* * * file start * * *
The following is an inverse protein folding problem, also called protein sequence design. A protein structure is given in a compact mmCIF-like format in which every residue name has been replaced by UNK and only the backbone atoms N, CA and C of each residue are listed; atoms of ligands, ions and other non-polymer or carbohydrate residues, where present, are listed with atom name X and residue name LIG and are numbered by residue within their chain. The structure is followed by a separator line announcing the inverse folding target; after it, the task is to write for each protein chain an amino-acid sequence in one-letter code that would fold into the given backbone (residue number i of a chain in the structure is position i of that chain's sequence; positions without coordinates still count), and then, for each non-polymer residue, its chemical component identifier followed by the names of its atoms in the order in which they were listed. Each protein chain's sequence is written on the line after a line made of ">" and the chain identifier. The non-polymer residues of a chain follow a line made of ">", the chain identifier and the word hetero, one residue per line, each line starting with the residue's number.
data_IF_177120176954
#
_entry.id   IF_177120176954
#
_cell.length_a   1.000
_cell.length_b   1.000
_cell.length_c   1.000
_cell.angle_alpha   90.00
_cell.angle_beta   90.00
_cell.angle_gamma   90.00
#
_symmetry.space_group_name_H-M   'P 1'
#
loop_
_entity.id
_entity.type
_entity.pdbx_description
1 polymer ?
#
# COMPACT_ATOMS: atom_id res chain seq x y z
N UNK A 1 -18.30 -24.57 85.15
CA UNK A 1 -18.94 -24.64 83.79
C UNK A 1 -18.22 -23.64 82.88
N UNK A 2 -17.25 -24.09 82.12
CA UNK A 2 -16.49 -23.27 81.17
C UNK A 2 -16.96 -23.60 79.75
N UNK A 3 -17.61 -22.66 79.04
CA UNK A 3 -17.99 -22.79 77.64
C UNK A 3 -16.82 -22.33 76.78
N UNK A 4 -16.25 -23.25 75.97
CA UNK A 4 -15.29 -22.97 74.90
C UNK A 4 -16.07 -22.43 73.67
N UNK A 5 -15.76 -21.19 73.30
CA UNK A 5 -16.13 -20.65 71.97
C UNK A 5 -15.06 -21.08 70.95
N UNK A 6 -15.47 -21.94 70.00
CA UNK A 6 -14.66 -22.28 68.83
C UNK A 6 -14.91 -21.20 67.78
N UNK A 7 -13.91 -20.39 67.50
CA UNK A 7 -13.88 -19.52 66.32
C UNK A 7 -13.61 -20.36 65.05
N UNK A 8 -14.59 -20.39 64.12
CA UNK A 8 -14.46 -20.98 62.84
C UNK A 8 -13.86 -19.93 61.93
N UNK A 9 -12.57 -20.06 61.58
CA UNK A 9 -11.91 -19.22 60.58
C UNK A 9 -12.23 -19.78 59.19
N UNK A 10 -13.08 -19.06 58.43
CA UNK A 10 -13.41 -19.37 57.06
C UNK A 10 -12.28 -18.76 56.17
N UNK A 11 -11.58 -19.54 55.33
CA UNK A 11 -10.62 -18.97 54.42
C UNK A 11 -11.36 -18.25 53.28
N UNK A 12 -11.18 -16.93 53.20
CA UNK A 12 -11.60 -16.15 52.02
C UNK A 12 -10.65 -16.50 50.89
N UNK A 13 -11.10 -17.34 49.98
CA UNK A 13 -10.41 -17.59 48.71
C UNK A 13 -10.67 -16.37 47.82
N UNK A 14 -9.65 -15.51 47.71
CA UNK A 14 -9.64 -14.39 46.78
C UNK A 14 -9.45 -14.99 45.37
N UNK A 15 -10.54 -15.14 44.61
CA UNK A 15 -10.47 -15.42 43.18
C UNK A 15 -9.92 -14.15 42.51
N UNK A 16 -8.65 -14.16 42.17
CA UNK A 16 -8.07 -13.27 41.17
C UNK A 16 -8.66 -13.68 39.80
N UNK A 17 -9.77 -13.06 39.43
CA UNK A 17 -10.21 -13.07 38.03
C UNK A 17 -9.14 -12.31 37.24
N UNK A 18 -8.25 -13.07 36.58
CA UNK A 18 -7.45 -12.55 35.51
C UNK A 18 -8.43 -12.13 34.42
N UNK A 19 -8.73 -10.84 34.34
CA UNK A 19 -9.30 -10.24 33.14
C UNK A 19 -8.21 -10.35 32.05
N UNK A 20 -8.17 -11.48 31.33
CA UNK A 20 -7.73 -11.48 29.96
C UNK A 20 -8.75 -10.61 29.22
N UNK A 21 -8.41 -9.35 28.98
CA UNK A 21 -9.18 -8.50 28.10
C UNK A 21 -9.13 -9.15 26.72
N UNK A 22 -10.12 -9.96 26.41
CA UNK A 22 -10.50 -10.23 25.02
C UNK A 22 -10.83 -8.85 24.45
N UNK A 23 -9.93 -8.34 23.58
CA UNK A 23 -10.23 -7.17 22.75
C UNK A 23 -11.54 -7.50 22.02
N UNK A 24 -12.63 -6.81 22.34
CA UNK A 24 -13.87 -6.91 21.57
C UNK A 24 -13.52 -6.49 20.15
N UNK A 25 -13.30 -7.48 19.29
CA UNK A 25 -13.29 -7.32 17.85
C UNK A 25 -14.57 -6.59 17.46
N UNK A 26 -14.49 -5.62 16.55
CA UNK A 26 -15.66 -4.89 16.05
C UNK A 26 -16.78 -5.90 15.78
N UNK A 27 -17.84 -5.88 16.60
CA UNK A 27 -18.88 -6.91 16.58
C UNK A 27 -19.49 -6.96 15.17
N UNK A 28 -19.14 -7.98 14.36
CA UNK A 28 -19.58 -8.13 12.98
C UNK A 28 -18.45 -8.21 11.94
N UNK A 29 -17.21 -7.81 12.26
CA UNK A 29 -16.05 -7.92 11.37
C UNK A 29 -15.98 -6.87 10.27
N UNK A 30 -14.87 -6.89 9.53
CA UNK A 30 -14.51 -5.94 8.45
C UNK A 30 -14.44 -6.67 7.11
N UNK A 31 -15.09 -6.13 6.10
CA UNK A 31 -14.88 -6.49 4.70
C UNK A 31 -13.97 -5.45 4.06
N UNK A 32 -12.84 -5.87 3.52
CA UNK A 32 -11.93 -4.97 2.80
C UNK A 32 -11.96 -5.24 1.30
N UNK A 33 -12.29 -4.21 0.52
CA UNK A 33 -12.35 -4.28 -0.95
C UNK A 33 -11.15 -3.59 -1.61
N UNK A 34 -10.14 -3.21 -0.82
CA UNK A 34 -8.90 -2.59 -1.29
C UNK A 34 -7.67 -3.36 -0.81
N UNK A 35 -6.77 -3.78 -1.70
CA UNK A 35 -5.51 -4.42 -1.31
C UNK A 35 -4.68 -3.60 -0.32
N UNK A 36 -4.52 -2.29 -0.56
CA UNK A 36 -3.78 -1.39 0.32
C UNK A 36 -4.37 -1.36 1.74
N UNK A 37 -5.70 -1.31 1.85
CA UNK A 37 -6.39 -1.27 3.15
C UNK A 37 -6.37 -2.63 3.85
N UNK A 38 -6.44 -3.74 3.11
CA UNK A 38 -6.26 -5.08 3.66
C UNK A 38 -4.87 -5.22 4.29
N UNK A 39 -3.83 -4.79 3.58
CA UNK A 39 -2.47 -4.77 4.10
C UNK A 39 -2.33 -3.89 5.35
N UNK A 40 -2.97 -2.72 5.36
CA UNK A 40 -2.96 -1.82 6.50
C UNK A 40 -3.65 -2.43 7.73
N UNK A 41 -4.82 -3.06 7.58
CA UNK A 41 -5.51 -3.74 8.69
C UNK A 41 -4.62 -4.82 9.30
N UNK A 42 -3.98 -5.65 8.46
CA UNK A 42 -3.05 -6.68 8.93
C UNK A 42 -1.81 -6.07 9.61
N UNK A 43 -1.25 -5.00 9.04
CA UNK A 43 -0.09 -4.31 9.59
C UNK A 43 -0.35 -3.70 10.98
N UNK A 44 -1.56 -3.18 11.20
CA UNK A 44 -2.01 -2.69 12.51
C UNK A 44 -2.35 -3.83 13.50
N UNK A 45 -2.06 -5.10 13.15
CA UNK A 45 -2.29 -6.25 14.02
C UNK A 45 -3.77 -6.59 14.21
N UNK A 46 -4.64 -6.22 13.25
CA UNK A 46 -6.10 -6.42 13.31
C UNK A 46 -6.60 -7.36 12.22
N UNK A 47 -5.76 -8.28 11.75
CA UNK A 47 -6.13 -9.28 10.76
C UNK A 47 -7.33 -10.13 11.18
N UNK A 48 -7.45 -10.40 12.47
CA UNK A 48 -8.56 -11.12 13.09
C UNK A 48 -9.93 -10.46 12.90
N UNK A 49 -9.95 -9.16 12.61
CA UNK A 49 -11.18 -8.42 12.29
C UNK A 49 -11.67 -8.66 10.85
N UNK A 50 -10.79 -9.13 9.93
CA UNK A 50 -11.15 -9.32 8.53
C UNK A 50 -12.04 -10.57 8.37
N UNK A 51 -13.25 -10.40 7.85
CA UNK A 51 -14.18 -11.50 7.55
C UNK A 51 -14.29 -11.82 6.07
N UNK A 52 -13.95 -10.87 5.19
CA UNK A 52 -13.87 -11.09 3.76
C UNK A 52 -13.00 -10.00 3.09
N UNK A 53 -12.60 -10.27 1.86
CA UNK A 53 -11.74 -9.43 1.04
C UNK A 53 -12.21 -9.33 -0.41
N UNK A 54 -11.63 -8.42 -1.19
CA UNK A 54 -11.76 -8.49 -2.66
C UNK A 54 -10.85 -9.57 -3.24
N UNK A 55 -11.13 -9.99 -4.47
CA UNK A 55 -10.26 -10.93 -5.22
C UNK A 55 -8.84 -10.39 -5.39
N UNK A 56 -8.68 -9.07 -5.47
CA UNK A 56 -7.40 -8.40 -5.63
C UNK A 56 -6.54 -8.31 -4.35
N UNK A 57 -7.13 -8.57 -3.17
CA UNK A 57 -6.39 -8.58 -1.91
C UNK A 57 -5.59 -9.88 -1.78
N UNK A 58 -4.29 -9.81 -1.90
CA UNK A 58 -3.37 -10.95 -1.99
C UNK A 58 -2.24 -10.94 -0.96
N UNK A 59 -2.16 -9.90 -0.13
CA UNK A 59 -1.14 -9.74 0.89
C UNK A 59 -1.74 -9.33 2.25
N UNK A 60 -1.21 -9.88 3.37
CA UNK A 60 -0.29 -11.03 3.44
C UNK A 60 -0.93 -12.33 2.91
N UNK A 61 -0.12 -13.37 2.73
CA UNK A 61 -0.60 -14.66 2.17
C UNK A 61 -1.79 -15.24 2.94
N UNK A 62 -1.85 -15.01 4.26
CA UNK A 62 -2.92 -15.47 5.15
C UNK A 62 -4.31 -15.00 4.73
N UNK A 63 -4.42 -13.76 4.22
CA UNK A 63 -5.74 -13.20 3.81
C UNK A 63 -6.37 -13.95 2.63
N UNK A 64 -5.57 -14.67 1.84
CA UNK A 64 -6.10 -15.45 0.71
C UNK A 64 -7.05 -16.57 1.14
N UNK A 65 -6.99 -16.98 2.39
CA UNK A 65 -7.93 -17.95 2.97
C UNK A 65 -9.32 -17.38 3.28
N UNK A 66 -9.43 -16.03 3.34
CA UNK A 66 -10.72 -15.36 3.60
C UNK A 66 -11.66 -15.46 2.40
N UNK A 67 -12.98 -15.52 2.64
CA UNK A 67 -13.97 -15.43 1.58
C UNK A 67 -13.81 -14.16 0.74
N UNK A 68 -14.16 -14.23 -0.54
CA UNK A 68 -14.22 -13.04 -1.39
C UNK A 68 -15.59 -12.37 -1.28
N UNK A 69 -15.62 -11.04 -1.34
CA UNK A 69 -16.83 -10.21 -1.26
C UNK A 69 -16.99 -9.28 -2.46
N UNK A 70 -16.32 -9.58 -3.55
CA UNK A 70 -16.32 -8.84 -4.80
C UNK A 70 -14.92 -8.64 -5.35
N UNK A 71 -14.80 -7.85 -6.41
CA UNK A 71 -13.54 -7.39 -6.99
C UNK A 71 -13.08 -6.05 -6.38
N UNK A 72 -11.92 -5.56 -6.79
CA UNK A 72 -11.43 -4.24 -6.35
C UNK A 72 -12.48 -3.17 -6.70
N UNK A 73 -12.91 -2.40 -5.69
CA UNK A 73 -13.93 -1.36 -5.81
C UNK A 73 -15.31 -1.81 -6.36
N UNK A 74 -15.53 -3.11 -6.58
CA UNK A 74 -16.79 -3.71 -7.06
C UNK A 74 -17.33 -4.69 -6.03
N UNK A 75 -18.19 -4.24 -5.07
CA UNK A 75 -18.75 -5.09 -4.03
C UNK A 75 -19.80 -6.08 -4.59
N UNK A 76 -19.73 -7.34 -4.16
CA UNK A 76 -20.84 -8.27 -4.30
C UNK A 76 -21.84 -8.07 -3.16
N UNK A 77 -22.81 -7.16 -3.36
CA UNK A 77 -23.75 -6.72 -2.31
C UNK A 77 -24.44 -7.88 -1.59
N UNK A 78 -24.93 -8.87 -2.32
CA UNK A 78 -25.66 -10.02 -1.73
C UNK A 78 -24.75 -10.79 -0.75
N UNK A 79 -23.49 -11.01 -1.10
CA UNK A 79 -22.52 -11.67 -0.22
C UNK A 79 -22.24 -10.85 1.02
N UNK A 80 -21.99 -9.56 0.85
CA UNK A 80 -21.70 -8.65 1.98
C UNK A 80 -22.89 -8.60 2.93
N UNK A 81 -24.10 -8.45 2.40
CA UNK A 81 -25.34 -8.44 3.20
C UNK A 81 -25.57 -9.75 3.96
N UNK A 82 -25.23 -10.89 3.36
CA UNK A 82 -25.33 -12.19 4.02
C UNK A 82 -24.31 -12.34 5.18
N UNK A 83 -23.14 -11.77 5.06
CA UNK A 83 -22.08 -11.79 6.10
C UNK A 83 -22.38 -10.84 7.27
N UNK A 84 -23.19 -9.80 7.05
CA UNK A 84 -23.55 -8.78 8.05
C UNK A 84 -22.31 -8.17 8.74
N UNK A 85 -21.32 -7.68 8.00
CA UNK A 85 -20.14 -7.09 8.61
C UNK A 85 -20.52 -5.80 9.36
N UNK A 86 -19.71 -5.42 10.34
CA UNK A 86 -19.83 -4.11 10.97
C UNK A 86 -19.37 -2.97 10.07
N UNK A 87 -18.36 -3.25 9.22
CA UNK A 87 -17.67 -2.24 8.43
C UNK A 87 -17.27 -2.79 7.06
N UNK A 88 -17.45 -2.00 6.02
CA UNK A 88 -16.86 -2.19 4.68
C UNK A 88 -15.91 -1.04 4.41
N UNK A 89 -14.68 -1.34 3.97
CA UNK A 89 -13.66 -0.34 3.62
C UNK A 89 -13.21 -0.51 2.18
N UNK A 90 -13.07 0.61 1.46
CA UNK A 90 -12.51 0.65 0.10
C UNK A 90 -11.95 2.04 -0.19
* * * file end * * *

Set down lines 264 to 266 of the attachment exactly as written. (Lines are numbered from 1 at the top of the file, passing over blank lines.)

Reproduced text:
C UNK A 81 -25.57 -9.75 3.96
N UNK A 82 -25.23 -10.89 3.36
CA UNK A 82 -25.33 -12.19 4.02